Hayden Gets His First

Paul Carruthers | March 28, 2010

FONTANA, CA, MAR. 28 – It took nine long years of AMA Superbike racing, but Tommy Hayden finally broke through today, earning a popular first-ever Superbike National victory after stalking Josh Hayes for 17 of the 21 laps before making his move at Auto Club Speedway. From there it was four laps of high anticipation for Hayden fans as the oldest of the three racing brothers put his head down and got the job done – finally.”Man it feels really good,” Hayden said. “It’s a bit of weight off my shoulders to get that out of the way, especially after yesterday [he finished sixth, some 12 seconds off the pace]. I was pretty discouraged last night. Hats off to the team for making the changes. I made some changes myself and came out today and did a lot better. Josh [Hayes] gave me all I could handle and I think letting him set the pace I was able to conserve my tire a little bit. I made my move and tried to make it happen and it worked out. It feels really good. It’s been a long time coming for me. We got this first one out of the way and hopefully they’ll get easier. We’ll see.”At the finish Hayden was .485 of a second ahead of the Graves Motorsports Yamaha of Hayes with Hayden’s Rockstar/Makita Suzuki teammate Blake Young right on Hayes’ heels – and just .641 of a second off the winner.”Thanks for all you guys coming out this weekend,” Hayes told the fans from the podium. “I’m glad you came out. Yesterday was looking a little dodgy, but it turned out to be a good weekend of racing. It’s been a pretty hard track for me, but I rode my behind off and Tommy just did better than me today. Congratulations to Tommy for getting his first win here. It’s been a long time coming.”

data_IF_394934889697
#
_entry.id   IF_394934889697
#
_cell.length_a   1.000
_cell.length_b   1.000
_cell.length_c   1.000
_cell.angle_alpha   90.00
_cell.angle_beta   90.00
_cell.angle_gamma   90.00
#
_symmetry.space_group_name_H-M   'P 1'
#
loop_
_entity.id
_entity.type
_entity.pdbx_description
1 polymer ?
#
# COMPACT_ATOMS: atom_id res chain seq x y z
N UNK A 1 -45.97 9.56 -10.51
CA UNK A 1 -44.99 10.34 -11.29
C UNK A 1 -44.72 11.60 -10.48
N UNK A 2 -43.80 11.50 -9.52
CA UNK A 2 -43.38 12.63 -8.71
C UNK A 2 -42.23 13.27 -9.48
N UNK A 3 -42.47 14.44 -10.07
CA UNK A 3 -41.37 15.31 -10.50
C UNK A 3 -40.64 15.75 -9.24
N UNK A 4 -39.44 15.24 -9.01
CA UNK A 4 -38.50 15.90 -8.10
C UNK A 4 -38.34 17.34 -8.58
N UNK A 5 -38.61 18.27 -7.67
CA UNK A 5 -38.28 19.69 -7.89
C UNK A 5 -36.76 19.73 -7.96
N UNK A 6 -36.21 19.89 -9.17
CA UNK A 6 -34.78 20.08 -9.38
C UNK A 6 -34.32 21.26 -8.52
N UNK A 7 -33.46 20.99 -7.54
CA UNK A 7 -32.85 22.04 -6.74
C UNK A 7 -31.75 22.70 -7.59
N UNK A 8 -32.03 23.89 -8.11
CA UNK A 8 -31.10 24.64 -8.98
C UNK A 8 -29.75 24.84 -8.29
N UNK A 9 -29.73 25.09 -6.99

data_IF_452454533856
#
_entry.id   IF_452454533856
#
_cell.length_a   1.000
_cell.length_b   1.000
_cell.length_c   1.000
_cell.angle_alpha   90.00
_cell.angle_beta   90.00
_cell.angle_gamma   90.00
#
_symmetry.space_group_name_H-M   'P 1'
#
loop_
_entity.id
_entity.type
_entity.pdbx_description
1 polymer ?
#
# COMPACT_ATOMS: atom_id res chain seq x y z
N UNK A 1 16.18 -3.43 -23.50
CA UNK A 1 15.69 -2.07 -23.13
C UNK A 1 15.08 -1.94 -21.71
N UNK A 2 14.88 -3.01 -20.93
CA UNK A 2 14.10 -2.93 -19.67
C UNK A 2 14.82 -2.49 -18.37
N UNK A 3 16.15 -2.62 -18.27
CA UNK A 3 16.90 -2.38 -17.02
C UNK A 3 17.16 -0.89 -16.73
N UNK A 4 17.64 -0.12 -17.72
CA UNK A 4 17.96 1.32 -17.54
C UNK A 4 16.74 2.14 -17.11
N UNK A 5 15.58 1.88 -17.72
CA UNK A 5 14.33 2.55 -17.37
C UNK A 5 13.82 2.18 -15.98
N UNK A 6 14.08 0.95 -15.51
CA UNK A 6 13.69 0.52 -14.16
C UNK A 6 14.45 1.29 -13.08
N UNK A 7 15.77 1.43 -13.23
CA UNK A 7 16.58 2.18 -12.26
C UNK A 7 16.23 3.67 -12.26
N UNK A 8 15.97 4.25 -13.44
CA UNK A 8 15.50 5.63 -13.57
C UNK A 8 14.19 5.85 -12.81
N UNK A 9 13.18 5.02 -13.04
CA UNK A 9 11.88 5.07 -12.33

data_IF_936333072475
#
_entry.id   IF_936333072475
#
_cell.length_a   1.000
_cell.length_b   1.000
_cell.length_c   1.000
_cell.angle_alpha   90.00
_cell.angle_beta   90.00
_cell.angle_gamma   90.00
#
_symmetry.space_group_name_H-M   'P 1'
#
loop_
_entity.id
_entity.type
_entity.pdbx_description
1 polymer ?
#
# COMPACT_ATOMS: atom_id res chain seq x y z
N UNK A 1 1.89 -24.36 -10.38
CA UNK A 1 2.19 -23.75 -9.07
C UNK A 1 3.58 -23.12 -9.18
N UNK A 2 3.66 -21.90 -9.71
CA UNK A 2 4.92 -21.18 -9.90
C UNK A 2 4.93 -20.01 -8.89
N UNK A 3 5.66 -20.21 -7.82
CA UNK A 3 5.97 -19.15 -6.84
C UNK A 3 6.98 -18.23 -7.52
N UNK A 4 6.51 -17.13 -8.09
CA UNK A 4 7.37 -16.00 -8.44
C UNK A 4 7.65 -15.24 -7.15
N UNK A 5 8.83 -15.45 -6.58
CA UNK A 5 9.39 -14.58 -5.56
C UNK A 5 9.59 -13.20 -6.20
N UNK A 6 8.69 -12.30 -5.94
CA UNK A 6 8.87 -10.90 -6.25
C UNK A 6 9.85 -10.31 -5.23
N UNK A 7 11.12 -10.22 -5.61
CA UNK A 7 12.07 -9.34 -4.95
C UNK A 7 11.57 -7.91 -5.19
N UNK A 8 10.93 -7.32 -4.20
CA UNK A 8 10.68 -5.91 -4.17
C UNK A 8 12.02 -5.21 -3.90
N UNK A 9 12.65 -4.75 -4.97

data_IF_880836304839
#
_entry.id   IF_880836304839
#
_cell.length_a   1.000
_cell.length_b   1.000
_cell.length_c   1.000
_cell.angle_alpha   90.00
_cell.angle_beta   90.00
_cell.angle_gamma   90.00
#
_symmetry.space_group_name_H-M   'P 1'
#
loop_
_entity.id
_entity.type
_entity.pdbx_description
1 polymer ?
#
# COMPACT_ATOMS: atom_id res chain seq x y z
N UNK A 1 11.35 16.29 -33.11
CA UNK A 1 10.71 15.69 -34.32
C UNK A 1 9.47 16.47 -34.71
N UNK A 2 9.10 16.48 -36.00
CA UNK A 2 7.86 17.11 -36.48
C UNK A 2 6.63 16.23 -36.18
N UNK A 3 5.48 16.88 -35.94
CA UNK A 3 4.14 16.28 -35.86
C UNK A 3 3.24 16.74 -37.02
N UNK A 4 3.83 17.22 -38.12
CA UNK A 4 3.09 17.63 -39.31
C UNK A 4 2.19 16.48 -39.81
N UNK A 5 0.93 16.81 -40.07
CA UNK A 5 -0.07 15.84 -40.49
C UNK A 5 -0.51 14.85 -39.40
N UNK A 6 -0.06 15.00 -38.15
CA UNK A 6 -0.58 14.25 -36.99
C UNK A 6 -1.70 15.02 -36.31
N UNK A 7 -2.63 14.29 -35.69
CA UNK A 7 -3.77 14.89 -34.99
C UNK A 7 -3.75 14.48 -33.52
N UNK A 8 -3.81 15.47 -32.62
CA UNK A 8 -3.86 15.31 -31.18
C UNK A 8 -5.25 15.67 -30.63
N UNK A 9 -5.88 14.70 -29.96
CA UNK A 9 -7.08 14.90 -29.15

Young was also better off than yesterday, moving up two spots to third.”Today I wasn’t sleeping on the start and it definitely helped,” Young said. “It felt good runing that pace; I made a little mistake and caught a faulse neutral and finally got back to them. But once I got back to them, I couldn’t really do anything with them.”A country mile behind those three came a race to the line that went to National Guard Suzuki’s Jake Zemke over M4 Monster Suzuki’s John Hopkins, with those two some 18 seconds behind the lead trio.Then came another big gap before Pat Clark Motorsports Yamaha’s Ben Bostrom crossed the line in sixth, besting Canadian Brett McCormick on the Celtic Racing Suzuki and Hopkins’ M4 Monster teammate Chris Ulrich.Taylor Knapp and David Anthony rounded out the top 10 finishers.But the day belonged to Hayden, who actually had his first season of AMA Superbike racing in 1997 – 13 years ago. And his first win came on a spectacularly sunny Southern California day with everyone in the paddock happy to see Hayden on top. Even his peers who were beaten by him today.Yesterday’s winner, Foremost Ducati’s Larry Pegram, crashed out of the lead on the ninth lap in the last corner. At the time, Pegram led a tightly knit group of four – with Hayes, Hayden and Young in pursuit at the time.Hayden’s win came a day after his father and long time supporter Earl celebrated his birthday – and it came with his brother NIcky in attendance before he departs for his upcoming MotoGP season.Zemke continues to lead the championship, 11 points ahead of Hayden, 106-95. Pegram is third with 70 points, two more than Hayes and Young are tied for third with 67 points.

Superbike Final

1.                  Tommy Hayden (Suzuki)

2.                  Josh Hayes (Yamaha)

3.                  Blake Young (Suzuki)

4.                  Jake Zemke (Suzuki)

5.                  John Hopkins (Suzuki)

6.                  Ben Bostrom (Yamaha)

7.                  Brett McCormick (Suzuki)

8.                  Chris Ulrich (Suzuki)

9.                  Taylor Knapp (Suzuki)

10.                  David Anthony (Suzuki

Paul Carruthers | Editor

Paul Carruthers took over as the editor of Cycle News in 1993 after serving as associate editor since starting his career at the publication in 1985. Carruthers has covered every facet of the sport in his near-28-year tenure at America's Daily Motorcycle News Source.